Opinion: Bolster children’s self-esteem, resilience and mental health

Polly McKinney is advocacy director for Voices for Georgia’s Children. In a guest column, she urges the General Assembly to recognize the fallout to the state’s children from the pandemic.

The Atlanta Journal-Constitution Get Schooled blog asked Georgia advocates for children and schools to explain what they would like to see state lawmakers tackle — or avoid — this upcoming legislative session. Rather than a laundry list, we asked for specific recommendations and advice that they believe will improve children’s lives or student outcomes. This is the final of six guest columns.

You can find the others here.

By Polly McKinney

One of the first things many parents learn when their child starts school is if a kid is anxious or depressed about something at home or school — or really anything else — focusing then on reading, math, science or social studies can be a tall order. Add in a worldwide pandemic, headlines about people hurting other people, and constant talk of a warming planet, both the number of anxious and depressed children as well as the intensity of their feelings jump off the charts.

Kids who returned to in-school learning entered a space plagued by teacher burnout, bus driver shortages, and any number of traumas experienced over the last couple of years at home.

Credit: Contributed

Credit: Contributed

Let’s not forget that about 8,000 of Georgia’s children lost a primary or secondary caregiver to COVID-19. Our next generation has been beset with stressors that can overwhelm even the most stable of adults.

ExploreGeorgia children who lost parents to COVID-19 struggle with grief

Kids are asking for help. At a state Senate Education Funding Study Committee hearing earlier this month, several young people from the Georgia Youth Justice Coalition testified for more mental health supports in schools. Youth interviewed for Voices’ recent publication, Youth Behavioral Health in Georgia Two Years Into the COVID-19 Pandemic, and many of the students in our Kids Explain youth-voice documentaries echo this.

An 18-year-old from Lamar County we interviewed told us: “Growing up, I was suicidal badly … I would try to tell the adults, they’ll be, like, ‘Nothing’s wrong. I don’t see nothing wrong with you.’ They’ll brush it off ... ‘It’s you just feeling pity upon yourself.’”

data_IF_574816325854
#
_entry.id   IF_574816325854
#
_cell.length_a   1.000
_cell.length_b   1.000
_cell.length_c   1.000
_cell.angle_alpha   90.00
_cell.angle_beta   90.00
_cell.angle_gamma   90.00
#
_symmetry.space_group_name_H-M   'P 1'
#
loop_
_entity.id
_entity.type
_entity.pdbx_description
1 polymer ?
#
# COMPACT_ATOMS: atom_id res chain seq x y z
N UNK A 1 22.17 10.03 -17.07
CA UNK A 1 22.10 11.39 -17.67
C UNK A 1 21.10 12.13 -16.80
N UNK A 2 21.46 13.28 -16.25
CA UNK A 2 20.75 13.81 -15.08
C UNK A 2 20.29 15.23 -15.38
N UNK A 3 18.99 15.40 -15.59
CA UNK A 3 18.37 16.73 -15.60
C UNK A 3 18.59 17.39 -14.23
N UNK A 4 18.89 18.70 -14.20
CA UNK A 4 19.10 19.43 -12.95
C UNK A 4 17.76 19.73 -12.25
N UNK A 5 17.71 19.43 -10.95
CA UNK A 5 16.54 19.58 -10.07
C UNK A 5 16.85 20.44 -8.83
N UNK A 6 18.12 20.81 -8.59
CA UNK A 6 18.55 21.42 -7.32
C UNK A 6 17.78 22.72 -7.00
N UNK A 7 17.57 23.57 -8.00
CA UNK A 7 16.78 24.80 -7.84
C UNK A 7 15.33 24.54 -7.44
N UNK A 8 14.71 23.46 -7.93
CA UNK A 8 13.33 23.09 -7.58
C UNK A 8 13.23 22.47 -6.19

What can our state lawmakers do this year to help Generation Pandemic?

First, understand that from birth, children experience all kinds of actions, words and events that affect their mental health. These negative, or adverse, experiences can make it harder for kids to behave, learn and grow into their best, most fulfilled and accomplished selves. Conversely, thoughtful and intentional positive engagements and experiences can support our kids, heal a lot of harm.

Second, our policymakers and leaders can put services and supports in place to help in locations where children and youth live, learn and play. Georgia has worked hard to expand our home-grown, successful school-based mental health initiative, the Georgia Apex Program, into more than 730 schools across the state.

Last year alone, the program served 10,962 students, as well as their families, all the while improving child behaviors and school attendance. Apex also is a bridge to help for those who encounter more serious behavioral health diagnoses or crises. Additionally, the expansion of school-based health centers, which address both student and staff physical health as well as some behavioral health, have increased across Georgia too, from just two centers in 2013 to more than 102 in 2021.